Exploring Maxwell Country

The Scottish writer and naturalist Gavin Maxwell (1914-1969) was raised in the village of Elrig and his family still reside in this part of Scotland. Maxwell is best known for his book “Ring of Bright Water” which was later made into a film. The film featured the stars from the movie “Born Free” (Bill Travers and Virginia McKenna) and is the story of an otter that is cared for by a man living in the city who sets out to return it to the wild.

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Just along the coast at Monreith is a memorial to Maxwell, a bronze otter that stands high up on the rocks overlooking the bay. It was created by the sculptor Penny Wheatley for The Galloway Wildlife Trust and could not have been better placed. The views are quite spectacular and on a clear day you can see Ireland, The Isle of Man and England. Tucked away in the hillside below is one of Scotland’s oldest churches, Kirkmaiden, which is the final resting place to several of the author’s ancestors and many of the McCulloch family. It is reached via a path to the right of St Medans Golf Course and is well worth a visit.

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There is a small graveyard adjacent to the church with many of the gravestones dating back to the 1800’s. Several of them are quite ornate including the spectacular doorway to the church. The building is sadly unsafe so it closed off at the iron gates but it is an amazing piece of history tucked away in this secluded corner of Scotland. When you are down in the churchyard you can still make out Maxwell’s otter perched high above on the hillside.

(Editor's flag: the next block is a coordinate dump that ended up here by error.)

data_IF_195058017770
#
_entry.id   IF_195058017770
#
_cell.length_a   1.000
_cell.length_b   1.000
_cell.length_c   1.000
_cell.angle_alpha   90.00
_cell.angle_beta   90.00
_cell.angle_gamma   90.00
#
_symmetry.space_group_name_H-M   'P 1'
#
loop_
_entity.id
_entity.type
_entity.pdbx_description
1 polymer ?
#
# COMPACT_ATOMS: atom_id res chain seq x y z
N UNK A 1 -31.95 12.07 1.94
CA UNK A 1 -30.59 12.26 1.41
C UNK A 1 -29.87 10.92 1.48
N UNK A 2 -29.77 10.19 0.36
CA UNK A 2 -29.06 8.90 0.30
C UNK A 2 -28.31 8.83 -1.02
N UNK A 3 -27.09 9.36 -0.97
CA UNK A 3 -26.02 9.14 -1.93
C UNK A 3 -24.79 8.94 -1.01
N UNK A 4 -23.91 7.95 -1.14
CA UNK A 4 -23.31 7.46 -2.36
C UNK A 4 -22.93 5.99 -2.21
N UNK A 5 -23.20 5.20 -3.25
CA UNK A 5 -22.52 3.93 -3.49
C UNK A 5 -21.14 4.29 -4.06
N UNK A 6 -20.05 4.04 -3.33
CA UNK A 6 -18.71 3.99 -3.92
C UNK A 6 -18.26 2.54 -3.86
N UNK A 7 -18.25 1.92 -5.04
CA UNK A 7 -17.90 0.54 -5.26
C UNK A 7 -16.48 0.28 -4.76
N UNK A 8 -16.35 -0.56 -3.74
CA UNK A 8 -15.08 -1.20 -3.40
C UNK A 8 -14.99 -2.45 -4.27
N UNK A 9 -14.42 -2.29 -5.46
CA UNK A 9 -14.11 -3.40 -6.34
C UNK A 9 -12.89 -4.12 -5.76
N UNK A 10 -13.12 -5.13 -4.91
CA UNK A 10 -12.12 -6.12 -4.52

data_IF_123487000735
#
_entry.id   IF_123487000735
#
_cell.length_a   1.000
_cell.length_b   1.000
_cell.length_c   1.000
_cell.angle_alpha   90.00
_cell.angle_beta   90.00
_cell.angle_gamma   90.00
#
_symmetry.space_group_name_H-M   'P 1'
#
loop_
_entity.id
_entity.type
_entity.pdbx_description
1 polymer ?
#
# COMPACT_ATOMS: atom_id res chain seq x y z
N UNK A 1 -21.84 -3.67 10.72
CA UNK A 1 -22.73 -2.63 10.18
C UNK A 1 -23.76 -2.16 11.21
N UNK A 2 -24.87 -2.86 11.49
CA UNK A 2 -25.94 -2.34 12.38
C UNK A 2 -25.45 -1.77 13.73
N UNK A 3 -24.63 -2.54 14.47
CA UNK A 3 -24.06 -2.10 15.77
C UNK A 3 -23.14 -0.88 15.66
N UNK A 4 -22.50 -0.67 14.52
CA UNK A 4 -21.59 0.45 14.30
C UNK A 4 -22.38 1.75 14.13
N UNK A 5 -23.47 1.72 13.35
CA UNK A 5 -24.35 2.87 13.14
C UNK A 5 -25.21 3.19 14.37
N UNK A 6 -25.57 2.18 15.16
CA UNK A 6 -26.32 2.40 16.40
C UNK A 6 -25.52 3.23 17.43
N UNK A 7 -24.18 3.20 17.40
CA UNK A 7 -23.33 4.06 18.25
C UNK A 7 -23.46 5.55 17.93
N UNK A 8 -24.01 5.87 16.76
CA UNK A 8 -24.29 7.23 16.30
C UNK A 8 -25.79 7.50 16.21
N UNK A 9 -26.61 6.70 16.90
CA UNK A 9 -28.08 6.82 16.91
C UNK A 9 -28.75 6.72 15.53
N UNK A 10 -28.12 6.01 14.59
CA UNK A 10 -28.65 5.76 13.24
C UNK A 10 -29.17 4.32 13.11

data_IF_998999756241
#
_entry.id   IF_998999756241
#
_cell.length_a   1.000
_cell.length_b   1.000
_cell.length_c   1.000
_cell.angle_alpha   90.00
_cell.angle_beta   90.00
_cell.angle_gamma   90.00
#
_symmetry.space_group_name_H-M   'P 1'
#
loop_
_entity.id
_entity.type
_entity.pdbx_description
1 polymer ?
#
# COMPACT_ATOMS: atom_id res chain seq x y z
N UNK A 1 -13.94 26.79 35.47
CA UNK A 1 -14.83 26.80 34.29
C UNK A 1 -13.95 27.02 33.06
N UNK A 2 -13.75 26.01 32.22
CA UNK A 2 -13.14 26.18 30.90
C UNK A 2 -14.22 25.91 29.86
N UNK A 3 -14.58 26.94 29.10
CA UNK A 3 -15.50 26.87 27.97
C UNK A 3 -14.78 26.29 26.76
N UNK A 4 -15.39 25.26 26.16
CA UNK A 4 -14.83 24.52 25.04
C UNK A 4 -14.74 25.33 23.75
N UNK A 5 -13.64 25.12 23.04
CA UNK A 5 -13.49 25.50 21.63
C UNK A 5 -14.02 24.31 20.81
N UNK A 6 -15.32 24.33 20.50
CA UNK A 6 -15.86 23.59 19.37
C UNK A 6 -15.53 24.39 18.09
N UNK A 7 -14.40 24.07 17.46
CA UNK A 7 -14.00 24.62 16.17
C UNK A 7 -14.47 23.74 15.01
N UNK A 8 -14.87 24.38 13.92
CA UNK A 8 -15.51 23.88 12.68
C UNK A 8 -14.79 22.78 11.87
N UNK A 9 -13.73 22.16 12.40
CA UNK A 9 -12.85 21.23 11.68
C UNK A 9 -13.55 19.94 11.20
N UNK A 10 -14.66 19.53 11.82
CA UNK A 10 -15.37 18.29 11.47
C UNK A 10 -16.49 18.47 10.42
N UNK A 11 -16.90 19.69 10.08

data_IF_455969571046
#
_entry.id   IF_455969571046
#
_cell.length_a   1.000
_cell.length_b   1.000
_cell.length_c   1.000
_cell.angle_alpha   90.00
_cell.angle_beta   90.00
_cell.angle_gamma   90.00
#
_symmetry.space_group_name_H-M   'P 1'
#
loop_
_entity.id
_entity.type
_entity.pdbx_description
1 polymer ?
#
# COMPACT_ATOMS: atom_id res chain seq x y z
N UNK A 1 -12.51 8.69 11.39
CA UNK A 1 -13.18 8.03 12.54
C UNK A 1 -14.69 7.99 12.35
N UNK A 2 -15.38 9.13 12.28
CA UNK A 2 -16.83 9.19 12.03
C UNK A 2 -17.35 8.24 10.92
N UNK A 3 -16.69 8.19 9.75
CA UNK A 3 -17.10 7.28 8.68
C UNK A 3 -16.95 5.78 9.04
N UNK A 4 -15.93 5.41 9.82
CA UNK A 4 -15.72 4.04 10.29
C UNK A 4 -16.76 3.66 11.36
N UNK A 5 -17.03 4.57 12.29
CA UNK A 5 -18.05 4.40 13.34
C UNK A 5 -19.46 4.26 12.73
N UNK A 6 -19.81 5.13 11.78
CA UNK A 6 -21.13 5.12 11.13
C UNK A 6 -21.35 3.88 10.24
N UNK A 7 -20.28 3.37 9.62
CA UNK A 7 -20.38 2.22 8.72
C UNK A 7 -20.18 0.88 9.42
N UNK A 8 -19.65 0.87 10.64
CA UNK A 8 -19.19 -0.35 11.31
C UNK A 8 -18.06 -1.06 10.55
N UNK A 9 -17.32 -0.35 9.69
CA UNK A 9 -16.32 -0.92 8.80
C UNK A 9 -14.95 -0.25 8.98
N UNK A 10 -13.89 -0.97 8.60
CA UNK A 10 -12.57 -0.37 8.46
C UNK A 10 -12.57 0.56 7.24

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There is a fascinating legend associated with the church. It is said that the pulpit and bell were removed from the church to be taken by sea across Luce Bay to a church of the same name near the Mull of Galloway. The boat foundered in a storm and the pulpit and bell were lost. It is said that on the approaching death of any descendant of the McCullochs of Myrton, the bell rang from the depths of the ocean.

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There is also a French Naval Officer buried in Kirkmaiden Churchyard. Francois Thurot’s body was washed ashore after a battle at sea in 1760 between Britain and France. Thurot introduced the secret society, the Order of Coldin, into Sweden, the only country where this order still exists. The Society paid for a plaque to be placed on the wall of the Church in 1960. Another legend is that of St. Medana and the “chincough” well. Unfortunately I did not discover this legend until after my visit but there is a well on the beach below which is said to have magical healing powers.

The local history associated with the Maxwell’s is certainly worthy of far greater study than I can possibly devote to it but it is surprising what you can learn in a relatively short time. I am continuing to post photographs from my blog on the Bigvyor website in my photo gallery. It is completely free to join the site and set up your own gallery and submit your own photographs to share or sell. The site is frequently updating with new features and is well worth a visit! If you wish to contact me about my blog, please email me at harvey.mayson@bigvyor.com.

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